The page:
Aarhus, Denmark - 30 March 2019
The world's best distance runners lined up on one of the toughest cross country courses seen at the biennial World Cross Country Championships, held in Aarhus, Denmark. Featuring a significant hill along with artificial water and mud traps, it provided a true test for the ailing international discipline of cross country. But with an innovative course and featuring mass participation events, the championships might prove a turning point for future editions and provide significant food for thought before Australia hosts the next edition of the championships in Bathurst in 2021.
Unsurprisingly, African athletes dominated every event. Not only did they win all medals on offer, but the top ten places in every event was secured by African athletes.
The men's senior race was one of redemption for Joshua Cheptegei from Uganda. At the last edition of the event in front of a home crowd in Kampala he had the lead within the last kilometre of the race before struggling home to finish 30th as his body shut down. There was no such drama this time around, with the dual Commonwealth Game gold medallist and world championship silver medallist adding a world title to his trophy cabinet, finishing ahead of compatriot Jacob Kiplimo and the winner of the past two titles, Kenya's Geoffrey Kamworor.
Demonstrating the difficulty of the course, Cheptegei's winning time for the 10.24km course was 31:40. Australia's competitors, all who have demonstrated sub-29 minute 10km form recently, were led home by Brett Robinson (30th, 33:34), with 21-year-old Matthew Ramsden impressive with a 39th place finish in 33:56. Harry Summers (56th, 34:23), Jack Rayner (63rd, 34:33) and Jack Bruce (95th, 35:32) rounded out Australia's finishers, with Stewart McSweyn not starting the race after battling illness the week prior.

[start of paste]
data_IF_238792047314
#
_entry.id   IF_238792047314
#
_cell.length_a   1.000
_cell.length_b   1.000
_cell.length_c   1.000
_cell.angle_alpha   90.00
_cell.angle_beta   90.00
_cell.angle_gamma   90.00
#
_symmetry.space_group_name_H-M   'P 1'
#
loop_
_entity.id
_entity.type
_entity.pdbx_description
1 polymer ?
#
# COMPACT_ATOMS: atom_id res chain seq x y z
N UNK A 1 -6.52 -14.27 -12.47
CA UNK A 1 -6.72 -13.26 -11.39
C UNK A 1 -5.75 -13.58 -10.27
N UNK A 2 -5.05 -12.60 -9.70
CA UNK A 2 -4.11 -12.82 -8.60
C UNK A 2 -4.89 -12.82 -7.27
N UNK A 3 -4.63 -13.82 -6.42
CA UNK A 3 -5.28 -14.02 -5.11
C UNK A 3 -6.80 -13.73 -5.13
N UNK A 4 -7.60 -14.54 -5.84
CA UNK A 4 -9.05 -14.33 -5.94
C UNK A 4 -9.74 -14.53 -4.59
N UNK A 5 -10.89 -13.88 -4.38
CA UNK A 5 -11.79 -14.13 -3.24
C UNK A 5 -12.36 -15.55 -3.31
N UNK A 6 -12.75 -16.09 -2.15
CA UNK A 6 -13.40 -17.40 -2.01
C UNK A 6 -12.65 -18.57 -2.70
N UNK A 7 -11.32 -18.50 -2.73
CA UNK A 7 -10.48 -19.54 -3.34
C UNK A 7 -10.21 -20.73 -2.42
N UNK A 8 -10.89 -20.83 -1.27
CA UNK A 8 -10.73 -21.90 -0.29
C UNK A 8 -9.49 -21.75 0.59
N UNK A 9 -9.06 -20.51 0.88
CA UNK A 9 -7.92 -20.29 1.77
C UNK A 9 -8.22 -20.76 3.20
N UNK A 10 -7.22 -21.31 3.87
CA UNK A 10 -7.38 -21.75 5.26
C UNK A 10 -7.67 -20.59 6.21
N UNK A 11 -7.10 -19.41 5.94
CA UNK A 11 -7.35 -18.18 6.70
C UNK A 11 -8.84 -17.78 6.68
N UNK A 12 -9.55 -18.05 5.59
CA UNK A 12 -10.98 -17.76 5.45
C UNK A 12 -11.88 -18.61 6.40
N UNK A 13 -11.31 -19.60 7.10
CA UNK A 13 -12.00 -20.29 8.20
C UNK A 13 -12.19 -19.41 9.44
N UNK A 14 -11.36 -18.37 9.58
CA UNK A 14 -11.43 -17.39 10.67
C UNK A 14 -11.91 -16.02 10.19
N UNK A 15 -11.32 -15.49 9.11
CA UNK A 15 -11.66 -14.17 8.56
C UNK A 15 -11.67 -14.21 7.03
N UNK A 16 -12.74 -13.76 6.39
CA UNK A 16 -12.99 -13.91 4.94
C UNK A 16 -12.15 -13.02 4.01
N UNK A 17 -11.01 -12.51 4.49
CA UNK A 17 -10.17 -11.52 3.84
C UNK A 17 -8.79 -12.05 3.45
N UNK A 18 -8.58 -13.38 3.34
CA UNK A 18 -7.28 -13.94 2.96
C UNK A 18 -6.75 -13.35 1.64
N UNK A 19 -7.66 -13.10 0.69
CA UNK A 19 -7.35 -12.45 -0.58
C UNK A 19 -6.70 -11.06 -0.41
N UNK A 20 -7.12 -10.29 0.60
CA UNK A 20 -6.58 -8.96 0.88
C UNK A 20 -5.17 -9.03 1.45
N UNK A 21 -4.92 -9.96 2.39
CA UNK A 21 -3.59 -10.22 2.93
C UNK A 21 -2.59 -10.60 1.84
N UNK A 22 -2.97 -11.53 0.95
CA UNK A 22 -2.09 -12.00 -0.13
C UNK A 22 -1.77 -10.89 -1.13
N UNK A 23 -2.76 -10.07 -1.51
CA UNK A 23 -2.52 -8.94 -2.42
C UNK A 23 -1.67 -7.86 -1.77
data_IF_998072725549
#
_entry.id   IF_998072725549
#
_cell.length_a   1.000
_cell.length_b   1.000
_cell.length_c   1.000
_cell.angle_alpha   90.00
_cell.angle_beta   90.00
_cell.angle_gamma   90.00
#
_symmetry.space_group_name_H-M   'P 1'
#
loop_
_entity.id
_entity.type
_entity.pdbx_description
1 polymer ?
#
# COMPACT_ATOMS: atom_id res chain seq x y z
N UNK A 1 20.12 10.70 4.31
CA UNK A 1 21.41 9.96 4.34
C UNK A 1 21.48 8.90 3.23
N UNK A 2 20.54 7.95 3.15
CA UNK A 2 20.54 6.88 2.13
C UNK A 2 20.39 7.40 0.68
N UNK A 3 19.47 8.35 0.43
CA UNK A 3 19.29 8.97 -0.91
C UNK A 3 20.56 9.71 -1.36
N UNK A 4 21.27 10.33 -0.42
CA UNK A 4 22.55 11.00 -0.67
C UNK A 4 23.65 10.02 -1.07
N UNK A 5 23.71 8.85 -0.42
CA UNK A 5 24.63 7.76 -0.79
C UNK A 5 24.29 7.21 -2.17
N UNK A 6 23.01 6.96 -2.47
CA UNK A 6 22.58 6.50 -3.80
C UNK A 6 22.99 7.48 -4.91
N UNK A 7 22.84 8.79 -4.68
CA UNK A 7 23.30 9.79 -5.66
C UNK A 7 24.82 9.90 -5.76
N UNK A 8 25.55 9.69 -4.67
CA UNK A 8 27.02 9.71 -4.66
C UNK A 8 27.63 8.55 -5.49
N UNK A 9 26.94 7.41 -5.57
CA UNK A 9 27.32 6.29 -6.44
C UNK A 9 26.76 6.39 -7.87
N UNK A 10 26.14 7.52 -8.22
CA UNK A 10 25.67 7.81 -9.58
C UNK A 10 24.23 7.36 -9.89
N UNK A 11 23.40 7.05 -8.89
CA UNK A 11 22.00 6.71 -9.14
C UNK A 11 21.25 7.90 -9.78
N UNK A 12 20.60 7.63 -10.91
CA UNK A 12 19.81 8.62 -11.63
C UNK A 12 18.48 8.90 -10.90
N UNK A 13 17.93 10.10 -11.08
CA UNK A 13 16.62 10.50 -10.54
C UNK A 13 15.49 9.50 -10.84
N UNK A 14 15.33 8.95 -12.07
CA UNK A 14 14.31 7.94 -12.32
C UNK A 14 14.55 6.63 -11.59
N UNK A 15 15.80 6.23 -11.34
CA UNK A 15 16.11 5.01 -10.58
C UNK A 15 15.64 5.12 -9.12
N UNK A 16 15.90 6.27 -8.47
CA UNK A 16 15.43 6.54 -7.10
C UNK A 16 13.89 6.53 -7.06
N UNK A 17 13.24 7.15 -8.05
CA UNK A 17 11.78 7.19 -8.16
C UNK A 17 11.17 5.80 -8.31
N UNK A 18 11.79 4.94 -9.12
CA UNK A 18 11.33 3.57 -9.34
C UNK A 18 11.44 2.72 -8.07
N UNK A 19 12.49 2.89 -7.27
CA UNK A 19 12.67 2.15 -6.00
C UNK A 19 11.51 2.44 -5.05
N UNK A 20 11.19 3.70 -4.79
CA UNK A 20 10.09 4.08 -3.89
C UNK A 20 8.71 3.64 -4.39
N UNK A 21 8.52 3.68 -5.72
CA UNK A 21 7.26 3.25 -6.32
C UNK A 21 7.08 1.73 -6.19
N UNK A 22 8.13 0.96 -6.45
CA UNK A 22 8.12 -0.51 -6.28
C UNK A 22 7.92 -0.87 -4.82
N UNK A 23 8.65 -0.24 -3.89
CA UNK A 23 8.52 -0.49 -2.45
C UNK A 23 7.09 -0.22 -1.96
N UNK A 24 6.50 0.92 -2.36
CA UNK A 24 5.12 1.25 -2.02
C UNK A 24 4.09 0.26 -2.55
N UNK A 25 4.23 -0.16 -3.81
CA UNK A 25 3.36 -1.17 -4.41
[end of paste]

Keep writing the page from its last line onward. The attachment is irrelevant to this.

The women's race saw reigning 5000m world champion Hellen Obiri become the first female to win world titles outdoors, indoors and at cross country. The only male athlete to have ever achieved this feat is Kenenisa Bekele.
Obiri covered the 10.24km course in 36:14 to finish two seconds ahead of Ethiopia's Dera Dida, with Letesenbet Giday taking bronze a further eight seconds behind.
Melissa Duncan, who last represented Australia at the 2016 World Indoor Championships where she led the early stages of the 1500m, stepped up successfully to be first home in 26th place over the arduous course in a time of 38:47. Performances from Paige Campbell (29th, 38:52), Emily Brichacek (35th, 39:18) and Marnie Ponton (44th, 39:53) contributed to Australia's 5th place in the teams event, with further quality performances being recorded by Leanne Pompeani (45th, 39:46) and Caitlin Adams (69th, 40:42).
There was drama in the junior women's race, with all three medallists recording the same time of 20:50. Although Kenya's Beatrice Chebet held a narrow lead and hit the finishing tape first, it was Ethiopia's fast finishing Alemitu Tariku who was initially announced as the winner.
That error was soon corrected, with Chebet taking gold from Tariku, with Ethiopia's Tsigie Gebrselama winning the bronze medal.
15-year-old Lauren Carey ran through the field to finish a classy 16th in 22:02, while fellow Australians Lucinda Crouch (38th, 23:02), Sarah Schiffmann (42nd, 23:11) and Abbey Caldwell (72nd, 24:12) contributed to a eighth place finish in the teams events, with Nikita Moore finishing 80th in 24:32.
In the junior men's race Ethiopia's Milkesa Mengesha was victorious in a time of 23:52, two seconds ahead of countryman Tadese Worku with Uganda's Oscar Chelimo third one second further behind.
Norway's Jakob Ingebrigtsen, who had a strong indoor season in capturing the senior 3000m title at the European Indoor Championships, couldn't match the Africans over the longer distance, finishing an exhausted 12th in 24:39. Australia's best finisher was 16-year-old Sam Clifford (30th, 26:25) with other finishes being Jackson Sharp (36th, 26:33), Chekole Getenet (43rd, 26:40), Oliver Raimond (78th, 27:55) and Thomas Campbell (85th, 28:15).
The mixed relay, with two male and two female athletes covering a 2.1km lap each, provided entertaining racing. Ethiopia, anchored by Fantu Worku, ran away for a convincing victory in 25:49, with Morocco taking silver in 26:22 ahead of Kenya (26:29).
Photos by Jiro Mochizuki / Getty Images for IAAF